Let’s start with a thought experiment.

Your elected state legislators are confronted with a series of bills addressing crumbling bridges and roads in your state. After a period of typical partisan debate, a final bill is proposed that not only funds new bridge and road construction, but also dictates how those bridges and roads must be constructed.

Most of the legislators who wrote and voted on the bill have laws degrees or career experiences in business; none of the legislators are structural engineers, and thus, no expertise in constructing bridges or roads.

Structural engineers and those whose profession is building bridges and roads note that the legislation is dangerous, ill conceived, and certainly will result in bridges and roads that will cost people’s lives.

None the less, the bill passes and then is signed by your governor.

This thought experiment likely seems outlandish, but it represents a key distinction about the role of legislators as that impacts public institutions (in this hypothetical situation, our highway/road infrastructure). In brief, it is the role of legislators to fund and ensure at least adequate if not excellent public institutions; it is not the role of legislators to dictate how those public institutions should be realized since a legislative body often lacks the expertise to create those mandates.

This brings me to my primary area of expertise, education.

Specifically since the last months of the Trump administration, there has been a wave of state-level legislation censoring curriculum, banning books and ideas, and mandating all aspects of formal education (curriculum and instruction)—often including mechanisms for parents to trigger censorship and even dismissal of teachers and professors based on personal ideologies and perceived “discomfort” by students.

This partisan political trend fits into a larger contemporary and century-long history of legislators mandating not just that education by provided but what and how that education must include.

As one example, since about 2018, states have proposed and passed very detailed and prescriptive reading legislation, a movement that fits into the accountability era of education that began in the late 1970s and early 1980s.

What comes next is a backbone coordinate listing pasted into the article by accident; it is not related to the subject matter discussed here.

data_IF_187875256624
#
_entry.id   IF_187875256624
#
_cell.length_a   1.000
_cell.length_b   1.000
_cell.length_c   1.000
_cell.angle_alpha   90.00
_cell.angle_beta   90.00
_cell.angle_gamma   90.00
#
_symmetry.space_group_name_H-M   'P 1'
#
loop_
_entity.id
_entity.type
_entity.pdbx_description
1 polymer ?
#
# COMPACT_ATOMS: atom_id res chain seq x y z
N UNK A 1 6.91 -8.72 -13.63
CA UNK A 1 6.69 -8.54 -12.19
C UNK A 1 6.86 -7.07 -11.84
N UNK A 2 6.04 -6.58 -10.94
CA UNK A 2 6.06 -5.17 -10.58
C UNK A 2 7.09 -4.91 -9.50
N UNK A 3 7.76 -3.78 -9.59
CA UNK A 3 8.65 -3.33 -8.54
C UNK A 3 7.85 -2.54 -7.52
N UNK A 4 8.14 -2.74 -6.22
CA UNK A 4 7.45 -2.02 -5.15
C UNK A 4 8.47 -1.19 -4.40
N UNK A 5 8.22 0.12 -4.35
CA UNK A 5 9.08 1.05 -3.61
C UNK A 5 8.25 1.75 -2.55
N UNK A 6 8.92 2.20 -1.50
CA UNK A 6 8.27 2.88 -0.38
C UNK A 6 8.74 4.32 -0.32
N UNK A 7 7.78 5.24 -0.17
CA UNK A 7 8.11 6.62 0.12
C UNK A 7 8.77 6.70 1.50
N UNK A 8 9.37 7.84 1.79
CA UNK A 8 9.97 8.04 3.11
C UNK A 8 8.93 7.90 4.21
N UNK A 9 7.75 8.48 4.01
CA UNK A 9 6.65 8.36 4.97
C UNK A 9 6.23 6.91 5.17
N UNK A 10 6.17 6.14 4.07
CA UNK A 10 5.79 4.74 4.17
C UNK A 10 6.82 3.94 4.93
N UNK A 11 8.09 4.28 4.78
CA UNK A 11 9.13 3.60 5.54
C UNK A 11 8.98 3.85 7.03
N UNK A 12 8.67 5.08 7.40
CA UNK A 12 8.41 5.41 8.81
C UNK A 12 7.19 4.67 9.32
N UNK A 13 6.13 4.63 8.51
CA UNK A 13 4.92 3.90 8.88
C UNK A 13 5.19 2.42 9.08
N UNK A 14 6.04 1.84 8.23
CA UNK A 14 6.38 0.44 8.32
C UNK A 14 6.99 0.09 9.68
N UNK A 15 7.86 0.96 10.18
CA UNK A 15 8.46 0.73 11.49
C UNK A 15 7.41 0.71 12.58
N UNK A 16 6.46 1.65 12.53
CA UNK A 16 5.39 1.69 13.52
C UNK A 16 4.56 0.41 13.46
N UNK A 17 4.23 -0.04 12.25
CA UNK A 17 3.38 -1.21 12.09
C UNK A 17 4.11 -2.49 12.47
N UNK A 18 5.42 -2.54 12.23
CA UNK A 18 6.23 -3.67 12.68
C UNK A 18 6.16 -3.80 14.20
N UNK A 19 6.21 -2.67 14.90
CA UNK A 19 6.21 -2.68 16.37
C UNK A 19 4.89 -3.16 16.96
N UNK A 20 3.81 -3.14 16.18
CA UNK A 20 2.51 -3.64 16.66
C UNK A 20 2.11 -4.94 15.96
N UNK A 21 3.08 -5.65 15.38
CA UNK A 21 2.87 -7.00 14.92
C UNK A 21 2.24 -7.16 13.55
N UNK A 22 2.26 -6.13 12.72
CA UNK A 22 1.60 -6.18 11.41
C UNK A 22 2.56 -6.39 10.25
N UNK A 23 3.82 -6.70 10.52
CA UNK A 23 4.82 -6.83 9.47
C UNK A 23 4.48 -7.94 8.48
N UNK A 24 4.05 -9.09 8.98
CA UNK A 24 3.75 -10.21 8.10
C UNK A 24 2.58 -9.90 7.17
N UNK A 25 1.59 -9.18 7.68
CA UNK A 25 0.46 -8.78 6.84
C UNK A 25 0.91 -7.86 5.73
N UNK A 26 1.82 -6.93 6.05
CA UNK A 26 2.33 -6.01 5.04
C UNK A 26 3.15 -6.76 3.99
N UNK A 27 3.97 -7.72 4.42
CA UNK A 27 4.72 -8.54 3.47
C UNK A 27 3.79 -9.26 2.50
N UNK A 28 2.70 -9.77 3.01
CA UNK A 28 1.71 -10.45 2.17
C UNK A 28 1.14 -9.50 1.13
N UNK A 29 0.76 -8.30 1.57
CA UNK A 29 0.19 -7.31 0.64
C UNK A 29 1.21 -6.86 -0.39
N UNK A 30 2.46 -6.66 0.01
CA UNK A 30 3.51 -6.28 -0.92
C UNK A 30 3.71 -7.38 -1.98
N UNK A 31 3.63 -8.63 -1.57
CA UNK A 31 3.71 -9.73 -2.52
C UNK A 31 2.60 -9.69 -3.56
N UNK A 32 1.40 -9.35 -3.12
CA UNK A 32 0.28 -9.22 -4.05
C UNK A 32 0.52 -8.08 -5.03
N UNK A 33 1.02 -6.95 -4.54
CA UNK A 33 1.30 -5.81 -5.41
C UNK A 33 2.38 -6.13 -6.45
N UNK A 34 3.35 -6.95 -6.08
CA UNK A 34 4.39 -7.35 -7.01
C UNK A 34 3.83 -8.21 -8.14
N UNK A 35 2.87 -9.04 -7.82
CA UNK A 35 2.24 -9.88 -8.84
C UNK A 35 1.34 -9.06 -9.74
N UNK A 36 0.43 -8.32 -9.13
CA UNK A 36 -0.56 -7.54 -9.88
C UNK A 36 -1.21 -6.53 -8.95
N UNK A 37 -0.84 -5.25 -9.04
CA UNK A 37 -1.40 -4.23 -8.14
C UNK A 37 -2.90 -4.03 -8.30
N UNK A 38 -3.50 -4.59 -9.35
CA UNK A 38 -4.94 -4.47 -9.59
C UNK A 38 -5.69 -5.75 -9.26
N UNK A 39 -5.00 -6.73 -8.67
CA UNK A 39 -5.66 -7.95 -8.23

My home state of South Carolina is a powerful example of good intentions that have gone terribly wrong.

Under the guidance of then-governor (and future Secretary of Education under Bill Clinton) Richard Riley, SC established the now-familiar structure of K-12 public education, broadly labeled as accountability—state-level standards (approved by legislators), state-level high-stakes testing (approved by legislators), and various consequences for schools and teachers meeting or not those mandated parameters.

Throughout the 1980s and into the 1990s, bolstered by the misleading and partisan A Nation at Risk report released under Ronald Reagan, governors increasingly discovered that focusing on education reform paid significant political dividends (regardless of political party).

The narrative was simple, although deeply misleading: U.S. public education is failing students and the country because of the inherent flaws of the education establishment; therefore, it is the responsibility of elected officials to mandate all aspects of education.

By the mid-1990s into the 2000s, George W. Bush pushed the envelope of being an education governor onto the national stage; Bush created another false narrative around his so-called “Texas Miracle” (along with Rod Paige as Texas superintendent of education) that helped propel Bush to the White House and then take the state-level template for education reform to the federal level with No Child Left Behind (NCLB).

While NCLB floundered, never producing the results promised in the same ways that state-level accountability never fulfilled promises, the template was set for governors and presidents; the Obama administration (embodied by Arne Duncan as Secretary of Education) doubled-down on the Bush/ Paige/ Spellings model, in fact.

In many ways, the current wave of curriculum gag orders and book censorship (as well as the copy-cat legislation imposing a misguided “science of reading” mandate on reading instruction) is the logical progression within that accountability approach to education.

In that model, authority is centered in elected officials, and expertise is trumped by that political authority.

Since the 1980s, accountability legislation and political micromanaging have not improved education in the U.S. (at regular intervals, the same crisis discourse is repeated, followed by the same strategies for reform, just under different political leaders), but that model has served political careers well at the expense of education, democracy, and now, academic freedom.

Legislators, then, have replaced their democratic responsibilities for funding and ensuring public institutions with using education, for example, as a political football for their own careers.

Just as legislators should fund but not mandate how to build our roads and bridges, they should fully fund but not dictate how or what teachers teach—especially when their mandates are serving ideological agendas and not teaching or learning in a country that claims to respect individual liberty, democracy, and academic freedom.